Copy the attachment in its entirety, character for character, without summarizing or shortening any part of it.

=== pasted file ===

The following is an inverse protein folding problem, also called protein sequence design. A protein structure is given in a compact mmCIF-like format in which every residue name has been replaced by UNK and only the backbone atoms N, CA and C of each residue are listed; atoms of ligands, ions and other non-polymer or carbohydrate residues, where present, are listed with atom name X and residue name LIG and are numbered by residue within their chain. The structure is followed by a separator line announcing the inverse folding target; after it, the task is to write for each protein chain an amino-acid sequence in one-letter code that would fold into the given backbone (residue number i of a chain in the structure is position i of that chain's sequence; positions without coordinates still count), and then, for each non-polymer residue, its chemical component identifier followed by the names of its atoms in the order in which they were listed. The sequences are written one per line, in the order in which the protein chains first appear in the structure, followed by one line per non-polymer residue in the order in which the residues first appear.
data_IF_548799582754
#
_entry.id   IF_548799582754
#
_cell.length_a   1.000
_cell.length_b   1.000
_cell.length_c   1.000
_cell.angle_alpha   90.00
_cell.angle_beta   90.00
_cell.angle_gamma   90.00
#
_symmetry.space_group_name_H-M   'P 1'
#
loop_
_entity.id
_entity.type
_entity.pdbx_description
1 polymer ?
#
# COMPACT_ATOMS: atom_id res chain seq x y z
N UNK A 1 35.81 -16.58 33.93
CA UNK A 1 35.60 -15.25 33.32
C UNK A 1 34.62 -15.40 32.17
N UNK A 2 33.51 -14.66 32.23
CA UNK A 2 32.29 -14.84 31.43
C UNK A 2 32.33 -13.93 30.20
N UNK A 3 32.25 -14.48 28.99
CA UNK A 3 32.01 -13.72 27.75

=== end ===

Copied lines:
The following is an inverse protein folding problem, also called protein sequence design. A protein structure is given in a compact mmCIF-like format in which every residue name has been replaced by UNK and only the backbone atoms N, CA and C of each residue are listed; atoms of ligands, ions and other non-polymer or carbohydrate residues, where present, are listed with atom name X and residue name LIG and are numbered by residue within their chain. The structure is followed by a separator line announcing the inverse folding target; after it, the task is to write for each protein chain an amino-acid sequence in one-letter code that would fold into the given backbone (residue number i of a chain in the structure is position i of that chain's sequence; positions without coordinates still count), and then, for each non-polymer residue, its chemical component identifier followed by the names of its atoms in the order in which they were listed. The sequences are written one per line, in the order in which the protein chains first appear in the structure, followed by one line per non-polymer residue in the order in which the residues first appear.
data_IF_548799582754
#
_entry.id   IF_548799582754
#
_cell.length_a   1.000
_cell.length_b   1.000
_cell.length_c   1.000
_cell.angle_alpha   90.00
_cell.angle_beta   90.00
_cell.angle_gamma   90.00
#
_symmetry.space_group_name_H-M   'P 1'
#
loop_
_entity.id
_entity.type
_entity.pdbx_description
1 polymer ?
#
# COMPACT_ATOMS: atom_id res chain seq x y z
N UNK A 1 35.81 -16.58 33.93
CA UNK A 1 35.60 -15.25 33.32
C UNK A 1 34.62 -15.40 32.17
N UNK A 2 33.51 -14.66 32.23
CA UNK A 2 32.29 -14.84 31.43
C UNK A 2 32.33 -13.93 30.20
N UNK A 3 32.25 -14.48 28.99
CA UNK A 3 32.01 -13.72 27.75